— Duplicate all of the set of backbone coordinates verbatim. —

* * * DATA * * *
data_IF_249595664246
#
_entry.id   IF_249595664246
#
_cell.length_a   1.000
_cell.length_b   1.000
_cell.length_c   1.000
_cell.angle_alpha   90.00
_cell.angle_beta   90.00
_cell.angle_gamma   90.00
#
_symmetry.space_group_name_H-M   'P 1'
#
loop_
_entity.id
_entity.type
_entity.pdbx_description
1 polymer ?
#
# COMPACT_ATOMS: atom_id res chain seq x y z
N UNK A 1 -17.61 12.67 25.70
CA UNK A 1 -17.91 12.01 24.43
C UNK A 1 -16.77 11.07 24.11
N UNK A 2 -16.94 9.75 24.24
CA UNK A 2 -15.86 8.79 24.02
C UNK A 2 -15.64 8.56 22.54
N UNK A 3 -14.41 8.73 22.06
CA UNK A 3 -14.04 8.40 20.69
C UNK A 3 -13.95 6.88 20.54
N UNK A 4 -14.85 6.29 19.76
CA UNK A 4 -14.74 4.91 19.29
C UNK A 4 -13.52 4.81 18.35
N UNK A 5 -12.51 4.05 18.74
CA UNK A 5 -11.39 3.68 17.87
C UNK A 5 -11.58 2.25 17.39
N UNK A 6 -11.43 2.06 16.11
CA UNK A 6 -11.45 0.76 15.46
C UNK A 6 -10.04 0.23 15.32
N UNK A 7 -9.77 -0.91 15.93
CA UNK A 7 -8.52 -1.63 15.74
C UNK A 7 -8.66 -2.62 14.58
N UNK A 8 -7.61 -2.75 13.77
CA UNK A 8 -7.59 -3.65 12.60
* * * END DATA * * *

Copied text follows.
data_IF_249595664246
#
_entry.id   IF_249595664246
#
_cell.length_a   1.000
_cell.length_b   1.000
_cell.length_c   1.000
_cell.angle_alpha   90.00
_cell.angle_beta   90.00
_cell.angle_gamma   90.00
#
_symmetry.space_group_name_H-M   'P 1'
#
loop_
_entity.id
_entity.type
_entity.pdbx_description
1 polymer ?
#
# COMPACT_ATOMS: atom_id res chain seq x y z
N UNK A 1 -17.61 12.67 25.70
CA UNK A 1 -17.91 12.01 24.43
C UNK A 1 -16.77 11.07 24.11
N UNK A 2 -16.94 9.75 24.24
CA UNK A 2 -15.86 8.79 24.02
C UNK A 2 -15.64 8.56 22.54
N UNK A 3 -14.41 8.73 22.06
CA UNK A 3 -14.04 8.40 20.69
C UNK A 3 -13.95 6.88 20.54
N UNK A 4 -14.85 6.29 19.76
CA UNK A 4 -14.74 4.91 19.29
C UNK A 4 -13.52 4.81 18.35
N UNK A 5 -12.51 4.05 18.74
CA UNK A 5 -11.39 3.68 17.87
C UNK A 5 -11.58 2.25 17.39
N UNK A 6 -11.43 2.06 16.11
CA UNK A 6 -11.45 0.76 15.46
C UNK A 6 -10.04 0.23 15.32
N UNK A 7 -9.77 -0.91 15.93
CA UNK A 7 -8.52 -1.63 15.74
C UNK A 7 -8.66 -2.62 14.58
N UNK A 8 -7.61 -2.75 13.77
CA UNK A 8 -7.59 -3.65 12.60